Lead Stories

In October a California appeals court reinstated a 1997 jury verdict in favor of Robert Cunningham against his Orange County home owners’ association for meddling. Over a two-year period, the association had ordered Cunningham to clean up not only an outside patio but also the inside of his condo, claiming that he had too many books and newspapers lying around, that his bed was too messy, and that piles of old clothes should be given to charity.

The Rocky Mountain Elk Foundation in Alberta, Canada, announced in November that this year’s single permit to hunt one bighorn sheep was won by Sherwin Scott of Phoenix, who bid $405,000. The foundation will use the money for conservation. Asked about the cost, Scott said, “You can’t make sense out of this.”

In November Ten’s World Class Cabaret, a strip club, asked New York Supreme Court justice Stephen Crane for exemption from New York City antinudity laws because it had begun to admit children and thus was no longer an “adult” establishment. Shortly afterward, Crane ruled in favor of Ten’s, which at press time had admitted children (accompanied by a parent) at least twice for lunch.

Multiculturalism in Sports

According to a November New York Times report, Chinese soccer fans now harass opposing teams by yelling a word that is street slang for female genitals. The press has dubbed the yell the “Beijing curse.” And in Lagos, Nigeria, in November, the star player on the Cameroonian women’s soccer team, Gwimotoh Lilian, was disqualified from the championship series because all of her physical features are “male” except for her genitals, according to officials.

Number One in the News

A 12-year-old boy was let off with six months’ probation in West Bloomfield Township, Michigan, in October after he admitted to urinating in his teacher’s water bottle. She went to the hospital with nausea and stomach cramps, but the boy’s lawyer said, “The bottom line is, urine is not harmful to drink.” And ten days later in Tucson, Caroline Gomez Maldonado, 42, was arrested and charged with chasing an eight-year-old down the street and trying to convince him to urinate into a cup. Maldonado wanted the sample for her upcoming drug test, part of her probation for drug charges.

Grown-ups Who Take Things Literally

Jordan Locke, five, was suspended from elementary school in Pittsburgh in October when he showed up dressed for Halloween in a firefighter costume that included a five-inch plastic hatchet, which the school said was a weapon. And in November an advertising agency in Canoga Park, California, was forced to pull ads for Alterna Hemp Shampoo because an antidrug group complained that hemp should not be portrayed in a favorable light.

Strange Bedfellows

The Boston Globe reported in November on the upcoming trial in Richmond, Virginia, of Ku Klux Klan imperial wizard Barry Black, who was arrested for burning a cross, in violation of a state hate-crimes law. His lawyer, David Baugh, is an African-American who took the case without pay to defend Black’s right to symbolic free speech, even though Black said, “I am not going to invite [Baugh] to my home to break bread with me because my Bible tells me that mixing leads to the destruction of my race.” Black also said he believes Africa is the home of naked cannibals who “are going to some witch doctor with a bone in their nose.”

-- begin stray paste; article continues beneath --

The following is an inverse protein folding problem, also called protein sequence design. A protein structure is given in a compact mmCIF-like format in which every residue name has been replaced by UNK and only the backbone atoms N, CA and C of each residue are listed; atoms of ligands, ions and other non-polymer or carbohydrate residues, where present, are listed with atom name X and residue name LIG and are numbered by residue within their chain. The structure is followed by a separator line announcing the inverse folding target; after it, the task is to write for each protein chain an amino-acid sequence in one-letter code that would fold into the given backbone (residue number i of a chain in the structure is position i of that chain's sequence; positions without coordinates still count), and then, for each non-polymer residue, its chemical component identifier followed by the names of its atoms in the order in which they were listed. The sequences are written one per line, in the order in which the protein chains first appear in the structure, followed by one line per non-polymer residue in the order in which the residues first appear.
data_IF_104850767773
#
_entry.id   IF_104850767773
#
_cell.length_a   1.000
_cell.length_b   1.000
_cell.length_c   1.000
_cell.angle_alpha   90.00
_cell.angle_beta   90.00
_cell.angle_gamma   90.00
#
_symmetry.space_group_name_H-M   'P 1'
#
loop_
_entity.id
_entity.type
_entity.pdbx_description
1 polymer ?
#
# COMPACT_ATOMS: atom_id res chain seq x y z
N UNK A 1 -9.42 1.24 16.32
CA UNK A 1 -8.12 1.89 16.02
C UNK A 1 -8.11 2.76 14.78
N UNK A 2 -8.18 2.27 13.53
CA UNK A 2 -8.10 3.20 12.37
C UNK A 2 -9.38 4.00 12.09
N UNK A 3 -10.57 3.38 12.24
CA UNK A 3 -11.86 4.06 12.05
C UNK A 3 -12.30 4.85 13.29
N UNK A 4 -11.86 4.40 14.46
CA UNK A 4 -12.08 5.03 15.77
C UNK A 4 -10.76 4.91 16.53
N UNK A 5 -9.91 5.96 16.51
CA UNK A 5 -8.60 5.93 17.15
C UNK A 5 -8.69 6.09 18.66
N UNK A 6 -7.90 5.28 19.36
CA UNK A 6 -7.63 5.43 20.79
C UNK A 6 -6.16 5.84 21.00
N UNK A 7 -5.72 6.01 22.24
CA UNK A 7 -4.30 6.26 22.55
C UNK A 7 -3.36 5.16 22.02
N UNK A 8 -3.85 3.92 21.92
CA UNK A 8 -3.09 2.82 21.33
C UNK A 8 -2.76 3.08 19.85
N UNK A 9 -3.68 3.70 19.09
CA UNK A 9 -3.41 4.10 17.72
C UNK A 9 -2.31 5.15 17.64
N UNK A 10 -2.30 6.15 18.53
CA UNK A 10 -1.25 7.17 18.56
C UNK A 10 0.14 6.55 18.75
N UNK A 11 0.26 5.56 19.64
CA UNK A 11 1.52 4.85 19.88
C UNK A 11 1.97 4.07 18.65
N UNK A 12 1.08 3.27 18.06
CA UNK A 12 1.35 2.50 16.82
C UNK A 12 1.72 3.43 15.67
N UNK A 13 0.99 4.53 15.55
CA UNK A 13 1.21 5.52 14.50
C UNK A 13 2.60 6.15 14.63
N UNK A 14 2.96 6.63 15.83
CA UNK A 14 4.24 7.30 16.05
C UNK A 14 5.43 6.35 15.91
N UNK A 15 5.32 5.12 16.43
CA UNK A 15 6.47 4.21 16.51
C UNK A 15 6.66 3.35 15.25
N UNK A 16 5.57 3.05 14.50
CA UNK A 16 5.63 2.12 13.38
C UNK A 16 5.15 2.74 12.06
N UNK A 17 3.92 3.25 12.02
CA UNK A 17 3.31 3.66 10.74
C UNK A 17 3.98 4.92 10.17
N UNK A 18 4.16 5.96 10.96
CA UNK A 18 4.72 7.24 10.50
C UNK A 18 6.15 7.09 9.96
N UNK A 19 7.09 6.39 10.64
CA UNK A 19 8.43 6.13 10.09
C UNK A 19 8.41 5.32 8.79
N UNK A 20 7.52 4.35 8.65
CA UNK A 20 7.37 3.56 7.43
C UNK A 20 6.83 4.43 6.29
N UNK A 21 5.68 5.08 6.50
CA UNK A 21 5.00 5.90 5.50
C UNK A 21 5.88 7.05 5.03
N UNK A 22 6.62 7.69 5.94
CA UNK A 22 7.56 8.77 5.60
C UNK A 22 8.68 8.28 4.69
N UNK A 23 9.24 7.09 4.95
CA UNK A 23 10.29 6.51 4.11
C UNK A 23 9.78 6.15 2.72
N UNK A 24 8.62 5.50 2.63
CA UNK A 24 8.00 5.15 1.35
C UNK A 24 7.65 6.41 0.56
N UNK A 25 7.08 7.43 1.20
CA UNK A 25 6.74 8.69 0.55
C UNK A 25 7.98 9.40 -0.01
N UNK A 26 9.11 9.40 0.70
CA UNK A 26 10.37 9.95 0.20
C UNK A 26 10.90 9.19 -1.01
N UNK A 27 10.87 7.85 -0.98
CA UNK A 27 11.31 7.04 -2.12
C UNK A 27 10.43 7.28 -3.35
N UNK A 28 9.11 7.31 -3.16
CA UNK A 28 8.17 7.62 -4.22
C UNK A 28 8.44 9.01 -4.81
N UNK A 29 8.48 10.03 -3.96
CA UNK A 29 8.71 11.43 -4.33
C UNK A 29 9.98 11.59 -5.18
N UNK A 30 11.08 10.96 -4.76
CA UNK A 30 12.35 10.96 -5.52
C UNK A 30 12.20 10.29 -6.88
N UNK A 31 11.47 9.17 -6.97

$25 Plus Major Dry-Cleaning Work

In November in Austin, Texas, Henry Benedict, owner of the adult theater Cinema West, announced that he will defray renovation costs by selling the 500 seats from the old theater as souvenirs for $25 each.

Family Values

In India, according to a May New York Times report, parents in several rural states continue the tradition of forcing their children into arranged marriages at ages as young as four, in violation of national laws setting the minimum age at 18. In contrast, in August in Annapolis, Maryland, Phillip Compton, 29, married Tina Akers, 13, who was pregnant, in a legal ceremony. Akers’s parents had given their consent.

In October in Kitchener, Ontario, a man was sentenced to six months’ probation and forced to live apart from his 15-year-old stepson as punishment for growing 20 marijuana plants; he said he had planted them so the boy would not be exposed to the “dangers of street drugs.” And in November in Milwaukee a man was convicted of soliciting a prostitute for his 13-year-old son, saying it was about time the boy learned.

Quality time with the kids: Baltimore police dispatcher Harry Gilmore Watts, 32, was arrested in August and charged with driving his son and a friend, both 15, to rob a bank. And on the same day in Medford, Oregon, Cynthia Alice Lockinger, 40, pleaded guilty to robbing two banks while her three daughters waited in the backseat of the getaway car.

Least Competent Criminals

Kevin Johnson of Chesapeake, Virginia, was convicted in November of attempting to defraud a Lowe’s Home Center store in 1993. According to the prosecutor, Johnson and a friend dropped cans of paint in an aisle to make it look like the cans had fallen from a shelf and knocked Johnson unconscious. Johnson was taken to a hospital and later filed a lawsuit for $250,000. After the judge noticed that the cans weren’t dented and had come from different parts of the shelf, he dismissed the lawsuit, and prosecutors took over.


In 1996 News of the Weird reported on a new breed of sheep with muscular flanks (called the “beautiful buttocks” strain) and 30 percent more meat. In November of this year, a scientist with England’s meat and livestock commission said the scheme has been abandoned because the meat was invariably “tough as old boots,” and the best food technologists have not been able to find a way to tenderize it.

Send your weird news to Chuck Shepherd, Chicago Reader, 11 E. Illinois, Chicago 60611.

Art accompanying story in printed newspaper (not available in this archive): illustration by Shawn Belshwender.